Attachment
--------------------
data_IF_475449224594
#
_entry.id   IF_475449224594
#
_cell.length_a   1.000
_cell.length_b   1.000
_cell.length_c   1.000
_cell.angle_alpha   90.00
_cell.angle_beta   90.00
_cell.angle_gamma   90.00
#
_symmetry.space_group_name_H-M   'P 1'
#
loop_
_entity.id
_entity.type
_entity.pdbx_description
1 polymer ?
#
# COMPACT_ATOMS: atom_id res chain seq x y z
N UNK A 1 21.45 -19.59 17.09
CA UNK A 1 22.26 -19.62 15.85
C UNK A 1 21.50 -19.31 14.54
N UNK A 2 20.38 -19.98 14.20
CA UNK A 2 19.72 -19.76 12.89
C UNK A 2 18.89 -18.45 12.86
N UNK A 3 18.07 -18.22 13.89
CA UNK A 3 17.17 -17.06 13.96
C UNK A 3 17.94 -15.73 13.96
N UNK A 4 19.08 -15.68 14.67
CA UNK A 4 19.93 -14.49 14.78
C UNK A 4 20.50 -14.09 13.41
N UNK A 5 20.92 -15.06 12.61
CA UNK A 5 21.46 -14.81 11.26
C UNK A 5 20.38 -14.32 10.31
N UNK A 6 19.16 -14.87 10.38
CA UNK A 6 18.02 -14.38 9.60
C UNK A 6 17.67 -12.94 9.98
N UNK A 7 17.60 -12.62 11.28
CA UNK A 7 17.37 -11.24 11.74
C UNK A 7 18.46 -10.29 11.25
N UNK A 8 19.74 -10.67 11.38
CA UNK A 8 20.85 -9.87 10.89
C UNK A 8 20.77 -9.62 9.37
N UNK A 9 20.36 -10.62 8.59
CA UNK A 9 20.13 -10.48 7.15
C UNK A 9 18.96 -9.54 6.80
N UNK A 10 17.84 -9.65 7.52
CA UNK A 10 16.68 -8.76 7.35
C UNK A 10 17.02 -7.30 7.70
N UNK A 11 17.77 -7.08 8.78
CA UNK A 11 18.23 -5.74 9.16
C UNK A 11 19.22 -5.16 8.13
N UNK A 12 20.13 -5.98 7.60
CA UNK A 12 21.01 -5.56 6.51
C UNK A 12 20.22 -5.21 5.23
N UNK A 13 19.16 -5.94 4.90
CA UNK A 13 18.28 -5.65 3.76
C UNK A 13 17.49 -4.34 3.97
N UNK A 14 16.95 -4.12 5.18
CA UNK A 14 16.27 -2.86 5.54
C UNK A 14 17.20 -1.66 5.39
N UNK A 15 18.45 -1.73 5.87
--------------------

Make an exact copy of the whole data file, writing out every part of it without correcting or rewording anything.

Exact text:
data_IF_475449224594
#
_entry.id   IF_475449224594
#
_cell.length_a   1.000
_cell.length_b   1.000
_cell.length_c   1.000
_cell.angle_alpha   90.00
_cell.angle_beta   90.00
_cell.angle_gamma   90.00
#
_symmetry.space_group_name_H-M   'P 1'
#
loop_
_entity.id
_entity.type
_entity.pdbx_description
1 polymer ?
#
# COMPACT_ATOMS: atom_id res chain seq x y z
N UNK A 1 21.45 -19.59 17.09
CA UNK A 1 22.26 -19.62 15.85
C UNK A 1 21.50 -19.31 14.54
N UNK A 2 20.38 -19.98 14.20
CA UNK A 2 19.72 -19.76 12.89
C UNK A 2 18.89 -18.45 12.86
N UNK A 3 18.07 -18.22 13.89
CA UNK A 3 17.17 -17.06 13.96
C UNK A 3 17.94 -15.73 13.96
N UNK A 4 19.08 -15.68 14.67
CA UNK A 4 19.93 -14.49 14.78
C UNK A 4 20.50 -14.09 13.41
N UNK A 5 20.92 -15.06 12.61
CA UNK A 5 21.46 -14.81 11.26
C UNK A 5 20.38 -14.32 10.31
N UNK A 6 19.16 -14.87 10.38
CA UNK A 6 18.02 -14.38 9.60
C UNK A 6 17.67 -12.94 9.98
N UNK A 7 17.60 -12.62 11.28
CA UNK A 7 17.37 -11.24 11.74
C UNK A 7 18.46 -10.29 11.25
N UNK A 8 19.74 -10.67 11.38
CA UNK A 8 20.85 -9.87 10.89
C UNK A 8 20.77 -9.62 9.37
N UNK A 9 20.36 -10.62 8.59
CA UNK A 9 20.13 -10.48 7.15
C UNK A 9 18.96 -9.54 6.80
N UNK A 10 17.84 -9.65 7.52
CA UNK A 10 16.68 -8.76 7.35
C UNK A 10 17.02 -7.30 7.70
N UNK A 11 17.77 -7.08 8.78
CA UNK A 11 18.23 -5.74 9.16
C UNK A 11 19.22 -5.16 8.13
N UNK A 12 20.13 -5.98 7.60
CA UNK A 12 21.01 -5.56 6.51
C UNK A 12 20.22 -5.21 5.23
N UNK A 13 19.16 -5.94 4.90
CA UNK A 13 18.28 -5.65 3.76
C UNK A 13 17.49 -4.34 3.97
N UNK A 14 16.95 -4.12 5.18
CA UNK A 14 16.27 -2.86 5.54
C UNK A 14 17.20 -1.66 5.39
N UNK A 15 18.45 -1.73 5.87